The Avoiding Brain Injury during Child Birth ‘ABC’ Project has been launched with the aim of improving maternity care and prevent brain injuries that have life changing consequences
Careful monitoring of both mother and baby is an essential to ensuring a safe birth. Whilst many births are effectively monitored, sadly that is not always the case and more can be done to identify and support women, particularly those with higher risk pregnancies.
As clinical negligence solicitors specialising in cerebral palsy and birth injury claims we see the devastating impact that insufficient monitoring or a failure to consider the whole picture (or the whole patient) can have for that child and their family.
As such we are pleased to see that £2 million of dedicated funding has been put in place for the first phase of a programme to improve maternity services and avoid brain injuries in childbirth.
The ABC is project being run by the Royal College of Midwives and the Royal College of Obstetricians & Gynaecologists, and The Healthcare Improvement Studies (THIS) Institute. Their goal is to help to create an improved approach to the monitoring of babies during labour. The new approach, based around asking the question: is the baby ok? is intended to be more personalised and take a broader view of the baby’s wellbeing, rather than relying on monitoring the fetal heart rate.
Avoidable newborn brain injury has had a significant impact on NHS finances. For example, though just one in ten claims settled by NHS Resolution in 2018/19 were for maternity cases, they accounted for half of the compensation awarded. The evidence is clear that effective intrapartum fetal surveillance requires a whole systems approach involving the entire maternity team.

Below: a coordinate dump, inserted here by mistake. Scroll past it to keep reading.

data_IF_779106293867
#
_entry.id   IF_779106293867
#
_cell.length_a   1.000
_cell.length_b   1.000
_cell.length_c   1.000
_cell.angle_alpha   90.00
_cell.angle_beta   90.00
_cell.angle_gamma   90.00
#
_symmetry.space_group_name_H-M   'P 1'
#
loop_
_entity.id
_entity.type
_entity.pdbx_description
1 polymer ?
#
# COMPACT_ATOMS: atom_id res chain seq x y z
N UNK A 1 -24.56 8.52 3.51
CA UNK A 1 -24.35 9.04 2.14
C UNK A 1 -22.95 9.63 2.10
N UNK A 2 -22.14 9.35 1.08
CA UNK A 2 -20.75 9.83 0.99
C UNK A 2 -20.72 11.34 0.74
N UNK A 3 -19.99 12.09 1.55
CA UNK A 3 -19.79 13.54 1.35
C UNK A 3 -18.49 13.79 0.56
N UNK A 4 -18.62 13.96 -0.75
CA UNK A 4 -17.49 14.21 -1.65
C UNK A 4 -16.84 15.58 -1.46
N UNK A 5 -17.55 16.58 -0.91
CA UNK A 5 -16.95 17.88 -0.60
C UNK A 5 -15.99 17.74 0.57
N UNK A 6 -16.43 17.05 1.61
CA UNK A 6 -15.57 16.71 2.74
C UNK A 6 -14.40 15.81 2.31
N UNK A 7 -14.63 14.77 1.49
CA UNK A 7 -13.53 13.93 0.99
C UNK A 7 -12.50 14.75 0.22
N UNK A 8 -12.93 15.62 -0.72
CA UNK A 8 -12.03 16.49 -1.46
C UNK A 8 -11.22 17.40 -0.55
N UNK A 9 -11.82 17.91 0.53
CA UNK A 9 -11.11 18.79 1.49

This month, those working in maternity care are being invited to complete a brief survey around fetal monitoring to build a consensus for best care. Moreover, women and families, those who are currently working with the college services and those who are previous users, including those who have experienced newborn brain injury, will also be asked about their expectations, particularly in terms of communication.
Find out more about how to support the project and get involved on the Thiscovery platform.
As clinical negligence lawyers we represent families and children who have suffered a brain injury or another life changing injury as a result of failures in the care provided during labour and birth. in these cases making a claim can help to ensure that a child who has suffered a preventable injury can access the care, therapies, equipment and support they may require to assist them throughout their lives. Pursuing a claim may also help to identify lessons that can be learned so that other children do not suffer as a result of similar mistakes.
If you or a loved one have concerns regarding maternity care provided to you, please do not hesitate to contact us for a free, confidential discussion on 01865 781000 or firstname.lastname@example.org
Catherine Bell (email@example.com / 07816 219284) is a Director in the Clinical Negligence team specialising in child and adult brain injuries including birth injuries and cerebral palsy. She is APIL accredited and a member of the specialist AvMA panel.
The Freeths national clinical negligence department is headed by:
Carolyn Lowe, Partner (Oxford/London/Bristol/Milton Keynes) - 0186 578 1019 firstname.lastname@example.org
Karen Reynolds, Partner (Derby/Stoke on Trent/Birmingham/Manchester/Liverpool) - 0845 274 6830 email@example.com
Jane Williams, Partner (Nottingham/Leicester/Sheffield/Leeds) - 0845 272 5724 firstname.lastname@example.org
Reducing avoidable brain injury in childbirth means building on everyone’s experiences and expertise, working together to improve care in labour for all women and their babies